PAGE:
Let's look loosely at the definition of what we mean by f(n) is in O(g(n)):
f(n) is in O(g(n)) means that c · g(n) is an upper bound on f(n). Thus there
exists some constant c such that f(n) ≤ c · g(n) holds for
sufficiently large n (i.e. , n ≥ n0 for some constant n0).
You can treat a constant function just as any other function, w.r.t. analysing its asymptotic behaviour using e.g. big-O notation.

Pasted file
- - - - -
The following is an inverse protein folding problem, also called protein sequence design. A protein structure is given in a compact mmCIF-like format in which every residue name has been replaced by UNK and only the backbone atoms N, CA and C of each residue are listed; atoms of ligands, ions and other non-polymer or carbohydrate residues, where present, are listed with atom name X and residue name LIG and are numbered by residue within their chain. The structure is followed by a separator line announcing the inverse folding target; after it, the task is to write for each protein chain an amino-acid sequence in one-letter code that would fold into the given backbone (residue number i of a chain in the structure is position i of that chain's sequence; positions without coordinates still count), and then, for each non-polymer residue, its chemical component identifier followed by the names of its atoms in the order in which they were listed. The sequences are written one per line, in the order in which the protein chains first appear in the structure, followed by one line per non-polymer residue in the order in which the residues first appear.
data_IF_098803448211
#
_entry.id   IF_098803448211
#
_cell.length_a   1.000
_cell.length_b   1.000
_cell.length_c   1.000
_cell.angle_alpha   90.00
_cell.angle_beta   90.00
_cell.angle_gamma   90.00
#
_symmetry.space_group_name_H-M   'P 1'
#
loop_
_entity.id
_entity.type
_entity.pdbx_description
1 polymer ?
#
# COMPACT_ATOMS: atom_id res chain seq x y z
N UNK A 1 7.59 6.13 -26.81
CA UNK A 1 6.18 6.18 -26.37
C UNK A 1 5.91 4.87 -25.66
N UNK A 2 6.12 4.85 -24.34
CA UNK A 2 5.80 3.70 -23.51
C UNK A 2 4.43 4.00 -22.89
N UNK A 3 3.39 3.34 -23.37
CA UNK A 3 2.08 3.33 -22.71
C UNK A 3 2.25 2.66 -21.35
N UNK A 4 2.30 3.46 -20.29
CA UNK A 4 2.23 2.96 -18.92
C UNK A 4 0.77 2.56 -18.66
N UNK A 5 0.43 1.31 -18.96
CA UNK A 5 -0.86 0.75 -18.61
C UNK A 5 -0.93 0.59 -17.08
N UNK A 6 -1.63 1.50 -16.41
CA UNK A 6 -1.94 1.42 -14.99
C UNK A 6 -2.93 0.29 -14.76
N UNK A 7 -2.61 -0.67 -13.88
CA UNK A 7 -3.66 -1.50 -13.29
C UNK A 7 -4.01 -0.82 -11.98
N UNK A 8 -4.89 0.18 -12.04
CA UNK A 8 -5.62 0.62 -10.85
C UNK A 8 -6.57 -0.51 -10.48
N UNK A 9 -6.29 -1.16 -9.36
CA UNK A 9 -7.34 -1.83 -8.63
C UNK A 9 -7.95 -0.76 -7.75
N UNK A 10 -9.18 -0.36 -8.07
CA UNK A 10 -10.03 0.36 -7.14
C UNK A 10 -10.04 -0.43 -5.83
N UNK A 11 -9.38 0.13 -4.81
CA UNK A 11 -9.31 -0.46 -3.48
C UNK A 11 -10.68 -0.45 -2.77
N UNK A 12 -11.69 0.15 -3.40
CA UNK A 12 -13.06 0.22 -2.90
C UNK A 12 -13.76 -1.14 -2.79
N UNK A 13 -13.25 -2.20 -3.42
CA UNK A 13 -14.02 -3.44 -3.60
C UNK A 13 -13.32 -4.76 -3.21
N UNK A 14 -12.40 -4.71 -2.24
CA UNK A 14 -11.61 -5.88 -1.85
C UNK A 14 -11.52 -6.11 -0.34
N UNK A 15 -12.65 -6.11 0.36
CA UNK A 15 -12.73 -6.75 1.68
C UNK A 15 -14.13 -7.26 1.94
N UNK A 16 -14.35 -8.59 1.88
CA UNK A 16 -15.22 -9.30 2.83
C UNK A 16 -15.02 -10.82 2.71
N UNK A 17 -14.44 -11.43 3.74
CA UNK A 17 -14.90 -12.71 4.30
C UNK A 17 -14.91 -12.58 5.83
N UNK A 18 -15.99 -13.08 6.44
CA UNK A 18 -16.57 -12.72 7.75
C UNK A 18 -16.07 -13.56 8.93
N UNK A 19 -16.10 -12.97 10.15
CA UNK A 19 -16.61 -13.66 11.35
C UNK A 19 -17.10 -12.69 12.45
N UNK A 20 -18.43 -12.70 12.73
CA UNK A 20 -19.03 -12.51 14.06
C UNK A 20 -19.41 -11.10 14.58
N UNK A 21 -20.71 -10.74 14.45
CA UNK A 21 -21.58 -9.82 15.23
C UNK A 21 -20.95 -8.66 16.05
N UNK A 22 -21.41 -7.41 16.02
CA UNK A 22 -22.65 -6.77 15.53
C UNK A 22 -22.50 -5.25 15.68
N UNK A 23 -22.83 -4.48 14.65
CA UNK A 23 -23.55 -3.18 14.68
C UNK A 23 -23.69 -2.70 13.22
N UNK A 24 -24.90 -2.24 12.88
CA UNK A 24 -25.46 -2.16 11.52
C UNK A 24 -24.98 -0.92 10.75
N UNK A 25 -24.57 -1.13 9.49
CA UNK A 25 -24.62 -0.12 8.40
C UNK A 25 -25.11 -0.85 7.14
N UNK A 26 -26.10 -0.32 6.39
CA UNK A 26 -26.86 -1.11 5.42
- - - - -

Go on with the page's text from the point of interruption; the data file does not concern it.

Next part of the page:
f(n) = 4
g(n) = 1
f(n) ≤ c · g(n) = c · 1, for c ≥ 4 and for all n (*)
(*) with e.g. n0=0 and c=4 => f(n) is in O(1)
Note: as Ctx notes in the comments below, O(1) (or e.g. O(n)) describes a set of functions, so to be fully correct, f should be described to be in O(1) (f ∈ O(n), f:s set membership in O(1)), rather than "f(n) being in O(1)". You can, however, probably expect to see the less rigorous version "f(n) is in O(1)" (or some O(g(n))) just as frequently at the web, at least outside of the scope of scientific articles.
Asked in February 2016Viewed 1,148 timesVoted 12Answered 1 times